It resembles a flying saucer with portholes. But it can be a matter of life and death to the operators of offshore oil rigs.
Two decades ago, a California inventor named Milton Brucker had a vision of a new kind of lifeboat--one with a solid dome, engine and food supplies--that would boost the chance of surviving an ocean disaster.
That vision has become a reality called the survival capsule, manufactured in La Mesa and sold for distribution to offshore oil rigs around the globe. It bears a faint resemblance to the Beatles' "Yellow Submarine" (except that it's orange), and its manufacture has become a multimillion-dollar industry during the last decade.
The fiberglass dome shields workers who otherwise, in an open lifeboat, might burn up in an oil rig accident, die from prolonged exposure to the elements or be swept into the water by high waves.
The capsule is powered by a diesel engine that can attain at least six knots. It holds a five-day supply of marine rations, hand-held distress flares and signal pistols, and compressed air for the crew to breathe while sailing through flames from a burning oil rig.
The survival capsule has saved the lives of 936 oil rig workers in 33 disasters that included storms, high waves, fires, gas explosions and capsizings from Malaysia to the North Sea, according to officials at the manufacturer, Whittaker Survival Systems of La Mesa. The company is a division of the multibillion-dollar, Los Angeles-based Whittaker Corp.
Verifying that claim isn't easy because Whittaker officials won't release details on the statistics. It is proprietary information, they say.
Still, the survival capsules and other types of "covered lifeboats" are unquestionably riding the waves of the future, in the opinion of Lt. Cmdr. William Riley, a staff engineer at the U.S. Coast Guard's Survival Systems Branch in Washington. In a telephone interview, Riley said, "Anything is better than the old-fashioned lifeboat with oars . . . Those are on the way out anyway . . . The standard lifeboat is fast becoming a capsule like this."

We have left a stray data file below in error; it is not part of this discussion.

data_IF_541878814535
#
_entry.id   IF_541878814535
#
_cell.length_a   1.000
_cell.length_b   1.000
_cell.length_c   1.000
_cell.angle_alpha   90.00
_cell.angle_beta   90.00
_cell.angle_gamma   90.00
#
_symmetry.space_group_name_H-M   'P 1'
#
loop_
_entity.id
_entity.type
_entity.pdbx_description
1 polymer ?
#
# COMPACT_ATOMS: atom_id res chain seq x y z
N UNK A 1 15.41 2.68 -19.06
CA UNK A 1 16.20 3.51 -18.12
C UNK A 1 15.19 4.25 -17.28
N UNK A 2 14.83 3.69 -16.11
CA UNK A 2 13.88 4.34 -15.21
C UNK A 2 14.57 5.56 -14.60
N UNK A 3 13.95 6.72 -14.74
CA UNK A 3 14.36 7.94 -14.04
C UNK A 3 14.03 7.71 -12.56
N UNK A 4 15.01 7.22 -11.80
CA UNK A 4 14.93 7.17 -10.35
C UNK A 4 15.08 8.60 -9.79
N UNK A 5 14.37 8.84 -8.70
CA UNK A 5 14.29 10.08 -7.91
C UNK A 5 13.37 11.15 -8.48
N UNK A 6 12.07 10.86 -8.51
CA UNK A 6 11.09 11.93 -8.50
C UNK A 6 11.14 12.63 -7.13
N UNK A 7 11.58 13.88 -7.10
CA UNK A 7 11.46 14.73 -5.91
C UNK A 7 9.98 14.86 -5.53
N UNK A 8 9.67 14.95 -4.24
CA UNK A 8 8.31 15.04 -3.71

But the survival capsule has weathered controversy as well as storms.
Whittaker Vice President Thorwald (Tolly) A. Lambert hesitated before agreeing to talk to a Times reporter because he angrily recalls negative headlines from years ago--for example, "13 Die as Oil-Rig Rescue Fails in Gulf," a front-page story in the April 17, 1976, New York Times. The first paragraph of the article said, "A survival capsule from a sinking oil-drilling rig flipped over early today during a storm in the Gulf of Mexico and 13 men trapped inside died. The Coast Guard said 22 others were rescued."
Not so, insisted Lambert. The capsules simply can't capsize or sink, he said. "This equipment was designed to give these fellows the best chance of survival."
Lambert said they're unsinkable because of air spaces inside sheets of polyurethane within the fiberglass walls. "The only way
you can make it sink is by putting lead in it," Lambert joked.
Claustrophobia and fear of being trapped inside might account for some workers' dislike of the capsules, Lambert said. He recalled, "I've heard people tell me, 'I wouldn't get in one of them things for anything because I'll drown.' "
Lambert said that 98% of the those who use the capsules survive, compared to 49% of those who use ordinary lifeboats.
On the ceiling of the Whittaker factory off Baltimore Drive in La Mesa is a morale-boosting sign: "People Are Alive Today Because of What You're Doing--Our Capsules Have Saved 936 People to Date."
Whittaker Survival Systems bought Brucker's patent and built the first survival capsule in 1972. It makes 85 to 240 capsules a year, depending on the market for the units, which range in price from $80,000 to $160,000 apiece. Whittaker earns $40 million to $50 million a year from sales of the capsules and related equipment.
The units vary in size, and can hold 14 to 54 people. The largest, $160,000 model weighs nine tons and purportedly has a 20-year life.
Each capsule is made by spraying fiberglass into huge molds. Once the fiberglass has dried, it is forced from the mold by injections of water.
The firm has 120 to 300 employees building the capsules at any given time, depending on market conditions.
Demand for the capsules is down because of sluggish conditions in the oil industry. But Lambert expects conditions to improve because some drillers are likely to exploit oil leases while they still have them.
Meanwhile, the capsule isn't without competitors.
A popular rival is the so-called covered lifeboat, which is built by a number of firms around the world. The most obvious difference between covered lifeboats and survival capsules is that the former look like regular boats but have fiberglass tops.
The Whittaker capsule is used almost exclusively on oil rigs because it is well suited for launching from an elevated platform. Some operators of ships and commercial vessels prefer covered lifeboats because they're easier to store.